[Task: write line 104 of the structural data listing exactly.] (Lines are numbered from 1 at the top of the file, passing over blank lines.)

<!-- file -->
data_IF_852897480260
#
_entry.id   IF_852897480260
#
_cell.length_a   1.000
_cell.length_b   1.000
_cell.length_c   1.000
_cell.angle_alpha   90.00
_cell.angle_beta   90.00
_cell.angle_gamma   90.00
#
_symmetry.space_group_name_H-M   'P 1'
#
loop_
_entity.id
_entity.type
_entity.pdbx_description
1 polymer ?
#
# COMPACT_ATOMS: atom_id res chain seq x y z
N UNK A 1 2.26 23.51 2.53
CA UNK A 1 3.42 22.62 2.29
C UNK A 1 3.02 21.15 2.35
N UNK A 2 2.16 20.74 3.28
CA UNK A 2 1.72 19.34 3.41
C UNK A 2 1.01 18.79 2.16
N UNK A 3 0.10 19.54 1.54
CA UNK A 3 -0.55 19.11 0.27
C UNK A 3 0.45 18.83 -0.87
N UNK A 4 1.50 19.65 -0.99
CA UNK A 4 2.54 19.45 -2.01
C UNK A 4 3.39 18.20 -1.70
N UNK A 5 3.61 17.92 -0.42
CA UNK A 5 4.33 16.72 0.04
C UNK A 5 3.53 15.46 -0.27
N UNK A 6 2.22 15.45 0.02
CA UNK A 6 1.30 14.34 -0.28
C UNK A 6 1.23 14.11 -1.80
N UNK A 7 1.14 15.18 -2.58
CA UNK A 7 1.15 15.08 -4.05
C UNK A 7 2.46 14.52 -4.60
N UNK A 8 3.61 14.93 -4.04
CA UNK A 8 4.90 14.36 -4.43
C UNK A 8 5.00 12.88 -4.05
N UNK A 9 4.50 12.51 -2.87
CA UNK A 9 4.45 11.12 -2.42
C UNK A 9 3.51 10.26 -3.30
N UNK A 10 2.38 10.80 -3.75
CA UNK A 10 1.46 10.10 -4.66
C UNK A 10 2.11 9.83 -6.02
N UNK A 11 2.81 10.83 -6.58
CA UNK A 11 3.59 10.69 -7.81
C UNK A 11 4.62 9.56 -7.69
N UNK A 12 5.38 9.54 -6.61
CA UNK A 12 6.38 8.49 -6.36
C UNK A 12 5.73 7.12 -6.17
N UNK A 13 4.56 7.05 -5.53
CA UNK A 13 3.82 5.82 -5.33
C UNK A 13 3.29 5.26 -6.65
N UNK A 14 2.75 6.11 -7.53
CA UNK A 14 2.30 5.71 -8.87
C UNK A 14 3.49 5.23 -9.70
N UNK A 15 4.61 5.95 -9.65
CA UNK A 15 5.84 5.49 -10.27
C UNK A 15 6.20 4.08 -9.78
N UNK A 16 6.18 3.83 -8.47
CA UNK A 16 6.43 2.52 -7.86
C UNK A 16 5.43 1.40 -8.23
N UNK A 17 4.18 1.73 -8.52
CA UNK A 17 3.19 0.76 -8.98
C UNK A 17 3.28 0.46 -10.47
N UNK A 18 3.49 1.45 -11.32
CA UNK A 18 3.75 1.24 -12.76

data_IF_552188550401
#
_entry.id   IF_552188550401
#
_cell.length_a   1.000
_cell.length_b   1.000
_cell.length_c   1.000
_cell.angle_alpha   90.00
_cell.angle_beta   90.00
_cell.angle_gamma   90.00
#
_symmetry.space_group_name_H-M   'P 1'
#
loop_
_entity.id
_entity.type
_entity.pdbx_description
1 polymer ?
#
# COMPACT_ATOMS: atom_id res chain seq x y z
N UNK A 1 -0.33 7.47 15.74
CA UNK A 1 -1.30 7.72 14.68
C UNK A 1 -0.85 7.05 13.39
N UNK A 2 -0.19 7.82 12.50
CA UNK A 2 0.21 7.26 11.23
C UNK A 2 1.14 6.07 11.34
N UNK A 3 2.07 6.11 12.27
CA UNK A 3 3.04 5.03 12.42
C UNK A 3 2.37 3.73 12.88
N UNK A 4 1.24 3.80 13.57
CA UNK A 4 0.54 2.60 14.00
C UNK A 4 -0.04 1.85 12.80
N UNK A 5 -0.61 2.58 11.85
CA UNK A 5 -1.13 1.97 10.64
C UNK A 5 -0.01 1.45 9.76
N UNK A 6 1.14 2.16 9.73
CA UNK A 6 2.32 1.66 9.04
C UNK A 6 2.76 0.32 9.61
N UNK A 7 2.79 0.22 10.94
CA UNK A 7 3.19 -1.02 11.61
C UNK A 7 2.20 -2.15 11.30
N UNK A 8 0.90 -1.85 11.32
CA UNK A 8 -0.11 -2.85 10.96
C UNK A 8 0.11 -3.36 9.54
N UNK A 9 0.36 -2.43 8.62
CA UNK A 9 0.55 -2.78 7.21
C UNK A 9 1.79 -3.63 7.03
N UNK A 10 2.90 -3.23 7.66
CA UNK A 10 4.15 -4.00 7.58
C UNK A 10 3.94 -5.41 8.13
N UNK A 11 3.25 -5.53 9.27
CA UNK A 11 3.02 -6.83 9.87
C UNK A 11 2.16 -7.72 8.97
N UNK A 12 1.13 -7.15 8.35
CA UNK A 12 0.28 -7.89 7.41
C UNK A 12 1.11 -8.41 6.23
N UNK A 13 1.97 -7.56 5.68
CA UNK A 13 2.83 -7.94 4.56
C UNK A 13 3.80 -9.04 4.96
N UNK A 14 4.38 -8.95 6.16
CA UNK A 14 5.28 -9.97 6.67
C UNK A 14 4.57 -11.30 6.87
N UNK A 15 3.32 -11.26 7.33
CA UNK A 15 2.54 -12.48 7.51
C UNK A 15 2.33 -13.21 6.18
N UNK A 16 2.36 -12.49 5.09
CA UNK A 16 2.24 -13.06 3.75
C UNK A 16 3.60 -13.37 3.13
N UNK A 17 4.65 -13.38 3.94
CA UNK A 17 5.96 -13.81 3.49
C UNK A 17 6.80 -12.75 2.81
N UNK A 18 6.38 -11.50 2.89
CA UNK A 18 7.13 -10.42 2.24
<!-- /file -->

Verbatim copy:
CA UNK A 4 0.54 2.60 14.00